According to the IEMA, since 2003, the state has received more than $18 million in pre-disaster mitigation funding, money that has been used for long-term projects that take years of development.
Projects could include putting together disaster mitigation plans, making alterations to flood walls and levees, putting in culverts to prevent flooding, acquisition and demolition of property, acquiring and relocating properties out of flood zones, and building flood walls.
One of those Illinois agencies to ask for federal financial assistance was the Madison County Emergency Management Agency, which requested $42,000.
The local agency is working to update its hazard mitigation plan — something that is required every five years and needs to be in place to receive federal money for other projects that could be used to mitigate disasters, said Mary Kate Brown, deputy director of the Madison County Emergency Management Agency.
Brown said the county’s current hazard mitigation plan is still in compliance because the county has started the process of having a Springfield-based consultant put its new plan together.
“We still have to get that plan updated, and it’s a huge undertaking,” Brown said. “We’re a staff of three (people). Without grant funding, I guess we’ll get it done on our own.”
Now members of the congressional delegation are pressing both state and federal officials about what happened.
All five GOP members of the Illinois congressional delegation — U.S. Rep. Rodney Davis, R-Taylorville, U.S. Rep. John Shimkus, R-Collinsville, U.S. Rep. Mike Bost, R-Murphysboro, U.S. Rep. Darin LaHood, R-Peoria, and U.S. Rep. Adam Kinzinger, R-Channanon — sent a letter to Democratic Gov. J.B. Pritzker about the situation.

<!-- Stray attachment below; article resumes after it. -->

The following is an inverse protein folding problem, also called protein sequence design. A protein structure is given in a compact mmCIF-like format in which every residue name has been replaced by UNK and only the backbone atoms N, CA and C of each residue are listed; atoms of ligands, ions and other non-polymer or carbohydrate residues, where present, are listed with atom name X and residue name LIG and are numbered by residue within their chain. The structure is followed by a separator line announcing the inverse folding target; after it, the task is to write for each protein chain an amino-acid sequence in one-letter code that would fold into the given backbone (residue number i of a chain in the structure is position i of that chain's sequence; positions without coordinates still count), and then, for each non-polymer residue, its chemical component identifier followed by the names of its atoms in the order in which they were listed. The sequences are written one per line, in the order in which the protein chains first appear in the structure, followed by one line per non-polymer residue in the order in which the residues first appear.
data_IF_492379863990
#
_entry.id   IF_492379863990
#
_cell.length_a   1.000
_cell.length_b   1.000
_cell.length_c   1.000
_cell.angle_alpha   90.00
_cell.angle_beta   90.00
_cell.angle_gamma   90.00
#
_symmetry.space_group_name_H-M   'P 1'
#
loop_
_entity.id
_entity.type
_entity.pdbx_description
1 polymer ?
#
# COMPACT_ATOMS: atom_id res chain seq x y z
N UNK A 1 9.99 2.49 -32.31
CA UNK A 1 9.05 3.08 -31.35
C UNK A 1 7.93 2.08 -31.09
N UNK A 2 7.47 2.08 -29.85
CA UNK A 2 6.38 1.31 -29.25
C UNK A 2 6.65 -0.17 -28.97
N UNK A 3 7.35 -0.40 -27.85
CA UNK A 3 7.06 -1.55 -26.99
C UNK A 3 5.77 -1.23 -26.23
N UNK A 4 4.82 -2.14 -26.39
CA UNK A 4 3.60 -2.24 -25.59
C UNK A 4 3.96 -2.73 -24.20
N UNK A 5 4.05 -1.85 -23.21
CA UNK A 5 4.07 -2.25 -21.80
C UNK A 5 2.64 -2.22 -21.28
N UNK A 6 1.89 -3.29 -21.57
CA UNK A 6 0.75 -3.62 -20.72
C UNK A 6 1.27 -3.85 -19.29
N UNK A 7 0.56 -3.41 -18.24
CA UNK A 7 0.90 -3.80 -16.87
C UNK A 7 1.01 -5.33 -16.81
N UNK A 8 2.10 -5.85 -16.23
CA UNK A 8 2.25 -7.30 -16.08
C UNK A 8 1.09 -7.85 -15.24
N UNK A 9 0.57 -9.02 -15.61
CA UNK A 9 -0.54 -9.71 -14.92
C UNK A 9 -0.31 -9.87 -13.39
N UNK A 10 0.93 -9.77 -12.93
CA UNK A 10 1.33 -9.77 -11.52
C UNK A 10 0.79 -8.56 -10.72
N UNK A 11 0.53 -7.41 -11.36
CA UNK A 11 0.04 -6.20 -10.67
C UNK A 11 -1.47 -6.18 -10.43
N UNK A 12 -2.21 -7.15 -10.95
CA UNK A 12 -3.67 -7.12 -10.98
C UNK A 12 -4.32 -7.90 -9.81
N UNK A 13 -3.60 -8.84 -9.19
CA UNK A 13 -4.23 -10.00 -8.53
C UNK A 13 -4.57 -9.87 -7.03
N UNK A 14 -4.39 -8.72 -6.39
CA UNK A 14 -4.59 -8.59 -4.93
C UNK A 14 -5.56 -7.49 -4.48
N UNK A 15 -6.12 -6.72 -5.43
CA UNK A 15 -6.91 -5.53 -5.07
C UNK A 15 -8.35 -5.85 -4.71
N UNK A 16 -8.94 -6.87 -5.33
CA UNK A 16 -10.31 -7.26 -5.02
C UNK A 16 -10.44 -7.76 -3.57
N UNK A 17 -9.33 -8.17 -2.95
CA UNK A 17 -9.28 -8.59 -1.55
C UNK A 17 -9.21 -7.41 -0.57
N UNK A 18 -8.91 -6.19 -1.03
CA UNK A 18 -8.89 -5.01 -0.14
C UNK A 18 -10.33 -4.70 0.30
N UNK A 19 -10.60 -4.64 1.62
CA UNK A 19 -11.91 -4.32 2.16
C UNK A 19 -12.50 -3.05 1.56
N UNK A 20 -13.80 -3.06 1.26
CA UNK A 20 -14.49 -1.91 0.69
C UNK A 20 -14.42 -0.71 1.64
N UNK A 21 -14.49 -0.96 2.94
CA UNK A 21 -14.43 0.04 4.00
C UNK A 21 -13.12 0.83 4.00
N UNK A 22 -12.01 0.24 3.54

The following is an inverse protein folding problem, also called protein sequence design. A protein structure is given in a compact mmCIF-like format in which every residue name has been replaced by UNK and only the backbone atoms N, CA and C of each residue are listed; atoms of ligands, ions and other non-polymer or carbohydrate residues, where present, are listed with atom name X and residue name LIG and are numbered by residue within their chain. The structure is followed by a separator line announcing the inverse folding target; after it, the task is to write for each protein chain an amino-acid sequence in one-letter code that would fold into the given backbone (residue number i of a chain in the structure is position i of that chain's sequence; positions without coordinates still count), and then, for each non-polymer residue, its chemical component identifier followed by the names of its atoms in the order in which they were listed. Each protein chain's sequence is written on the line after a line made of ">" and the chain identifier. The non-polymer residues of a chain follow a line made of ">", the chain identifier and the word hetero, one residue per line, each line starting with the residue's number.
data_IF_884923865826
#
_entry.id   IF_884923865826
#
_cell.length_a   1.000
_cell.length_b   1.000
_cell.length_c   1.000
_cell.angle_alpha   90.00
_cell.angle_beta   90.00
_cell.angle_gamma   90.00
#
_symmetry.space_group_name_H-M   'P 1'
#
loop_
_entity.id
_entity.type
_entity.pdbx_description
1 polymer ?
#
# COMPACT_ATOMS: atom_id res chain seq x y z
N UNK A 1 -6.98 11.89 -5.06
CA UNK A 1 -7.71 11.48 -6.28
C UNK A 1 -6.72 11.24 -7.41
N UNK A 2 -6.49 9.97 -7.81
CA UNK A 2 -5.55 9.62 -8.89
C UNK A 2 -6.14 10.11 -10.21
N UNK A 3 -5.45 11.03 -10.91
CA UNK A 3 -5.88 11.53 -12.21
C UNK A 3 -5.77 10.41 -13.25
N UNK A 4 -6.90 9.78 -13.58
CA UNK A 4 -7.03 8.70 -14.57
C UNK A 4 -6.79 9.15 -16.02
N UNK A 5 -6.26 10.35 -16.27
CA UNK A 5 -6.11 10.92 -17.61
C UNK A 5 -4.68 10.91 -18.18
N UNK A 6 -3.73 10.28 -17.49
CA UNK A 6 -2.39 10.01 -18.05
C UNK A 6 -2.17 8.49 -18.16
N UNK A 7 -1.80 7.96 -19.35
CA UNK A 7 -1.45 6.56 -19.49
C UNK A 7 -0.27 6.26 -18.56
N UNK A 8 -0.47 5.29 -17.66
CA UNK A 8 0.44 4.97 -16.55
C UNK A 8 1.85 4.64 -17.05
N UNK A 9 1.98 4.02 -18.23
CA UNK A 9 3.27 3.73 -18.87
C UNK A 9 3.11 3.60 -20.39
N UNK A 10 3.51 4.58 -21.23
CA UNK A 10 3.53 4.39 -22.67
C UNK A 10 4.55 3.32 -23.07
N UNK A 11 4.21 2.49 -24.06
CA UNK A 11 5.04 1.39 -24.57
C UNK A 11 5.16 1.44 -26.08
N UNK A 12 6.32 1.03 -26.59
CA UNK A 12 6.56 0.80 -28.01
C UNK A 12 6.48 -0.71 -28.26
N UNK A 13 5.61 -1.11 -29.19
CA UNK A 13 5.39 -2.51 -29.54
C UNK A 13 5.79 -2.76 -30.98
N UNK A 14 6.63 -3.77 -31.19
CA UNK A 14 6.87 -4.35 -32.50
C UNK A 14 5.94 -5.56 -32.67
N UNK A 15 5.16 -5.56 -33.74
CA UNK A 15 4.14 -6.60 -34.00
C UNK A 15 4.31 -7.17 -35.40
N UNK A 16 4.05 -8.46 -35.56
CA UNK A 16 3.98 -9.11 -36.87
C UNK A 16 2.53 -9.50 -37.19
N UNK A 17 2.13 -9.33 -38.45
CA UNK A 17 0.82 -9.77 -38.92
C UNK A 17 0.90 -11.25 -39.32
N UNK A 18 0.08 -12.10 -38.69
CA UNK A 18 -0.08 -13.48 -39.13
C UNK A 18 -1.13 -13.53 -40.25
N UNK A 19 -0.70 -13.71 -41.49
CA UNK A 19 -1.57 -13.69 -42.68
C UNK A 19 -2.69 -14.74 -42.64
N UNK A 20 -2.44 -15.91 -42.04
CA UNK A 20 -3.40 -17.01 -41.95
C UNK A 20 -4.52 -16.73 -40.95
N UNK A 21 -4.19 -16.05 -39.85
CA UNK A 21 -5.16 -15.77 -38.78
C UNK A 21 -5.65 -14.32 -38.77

The congressmen asked: “How and why did your administration fail to submit it’s (pre-disaster mitigation) application? What steps will your administration take to ensure this error is not repeated in future years? How does the administration plan to assist the communities that rely on this program to help them mitigate future flooding and other natural disasters?”
The GOP members said there are $15.8 million worth of projects selected for further consideration in the FY2017 program.
In a letter to FEMA’s Acting Administrator Pete Gaynor, U.S. Rep. Cheri Bustos, D-Moline, said she was disappointed that the federal agency deemed Illinois ineligible because of issues with the state’s submission.
“It is unacceptable to allow bureaucratic red tape to prevent communities from receiving the assistance they need to adequately prepare and reduce the impact of flooding,” Bustos wrote.
In Bustos’ letter, she said FEMA staff had not seen Illinois’ application and did not know why the online grant system did not accept the application.
“Despite this admission of a lack of review to assess this rejected application, FEMA insists this could not be a technical issue,” Bustos wrote.
Editor’s note: Reporter Joseph Bustos and U.S. Rep. Cheri Bustos are not related.